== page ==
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  • How EMS Teams Can Reduce the Cognitive Workload Within the Pediatric Chain of Survival

    An important discussion about the strains, risks, and other challenges EMS professionals face with pediatric care

    A teddy bear wearing a stethoscope

    Emergency medical service (EMS) providers play a huge role in the chain of survival for pediatric patient outcomes. Approximately 1.14 million 911 calls every year involve pediatric cases, or 15% of all EMS encounters. Of these, 2% are critical cases.1 These calls are high-stress events, as they require precise, specialized care; high cognitive engagement; and may result in emotional strain during and after the call due to the vulnerability of children.

    In our recent webinar, “How To Reduce Cognitive Strain and Help Improve Pediatric Patient Outcomes Using Technology,” Dr. Peter Antevy, pediatric emergency medicine physician at Joe DiMaggio Children’s Hospital in Hollywood, FL, leads a discussion about the challenges EMS professionals face when it comes to the care of children, and how these challenges lead to missteps in documentation and ultimately poor health outcomes.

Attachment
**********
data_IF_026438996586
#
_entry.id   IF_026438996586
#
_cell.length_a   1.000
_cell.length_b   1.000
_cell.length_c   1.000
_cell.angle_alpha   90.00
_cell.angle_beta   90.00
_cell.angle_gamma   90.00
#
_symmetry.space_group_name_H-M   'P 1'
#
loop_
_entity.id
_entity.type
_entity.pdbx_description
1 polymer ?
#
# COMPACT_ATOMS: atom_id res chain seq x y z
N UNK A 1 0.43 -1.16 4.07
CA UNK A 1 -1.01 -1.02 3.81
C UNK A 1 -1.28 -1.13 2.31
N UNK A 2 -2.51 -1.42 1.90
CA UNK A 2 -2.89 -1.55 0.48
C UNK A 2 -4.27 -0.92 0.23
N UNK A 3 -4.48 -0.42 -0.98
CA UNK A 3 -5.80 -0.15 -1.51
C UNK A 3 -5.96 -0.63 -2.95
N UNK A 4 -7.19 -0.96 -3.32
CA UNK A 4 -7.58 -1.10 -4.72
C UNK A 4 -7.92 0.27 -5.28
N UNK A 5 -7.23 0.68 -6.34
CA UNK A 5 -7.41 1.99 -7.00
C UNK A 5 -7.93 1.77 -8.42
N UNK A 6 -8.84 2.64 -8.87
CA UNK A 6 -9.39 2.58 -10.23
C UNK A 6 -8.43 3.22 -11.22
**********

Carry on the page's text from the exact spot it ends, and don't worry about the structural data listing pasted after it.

Readers who missed the live webinar can watch the on-demand recording to learn:

    • How technology can reduce the cognitive workload surrounding pediatric cases, and help improve documentation and overall patient care
    • How to integrate more pediatric guidance into electronic patient care reports (ePCRs)
    • How to use the data collected during a pediatric case to evaluate protocols and improve team training

    To learn more, watch the webinar, “How To Reduce Cognitive Strain and Help Improve Pediatric Patient Outcomes Using Technology.”


    Read More About EMS Patient Care Documentation Challenges

    Emotional Strain and Mental Health: Using ePCR Data to Transform the EMS Culture

    1 Kazi R, Hoyle JD Jr, Huffman C, et al. An Analysis of Prehospital Pediatric Medication Dosing Errors after Implementation of a State-Wide EMS Pediatric Drug Dosing Reference. Prehosp Emerg Care. 2024;28(1):43-49

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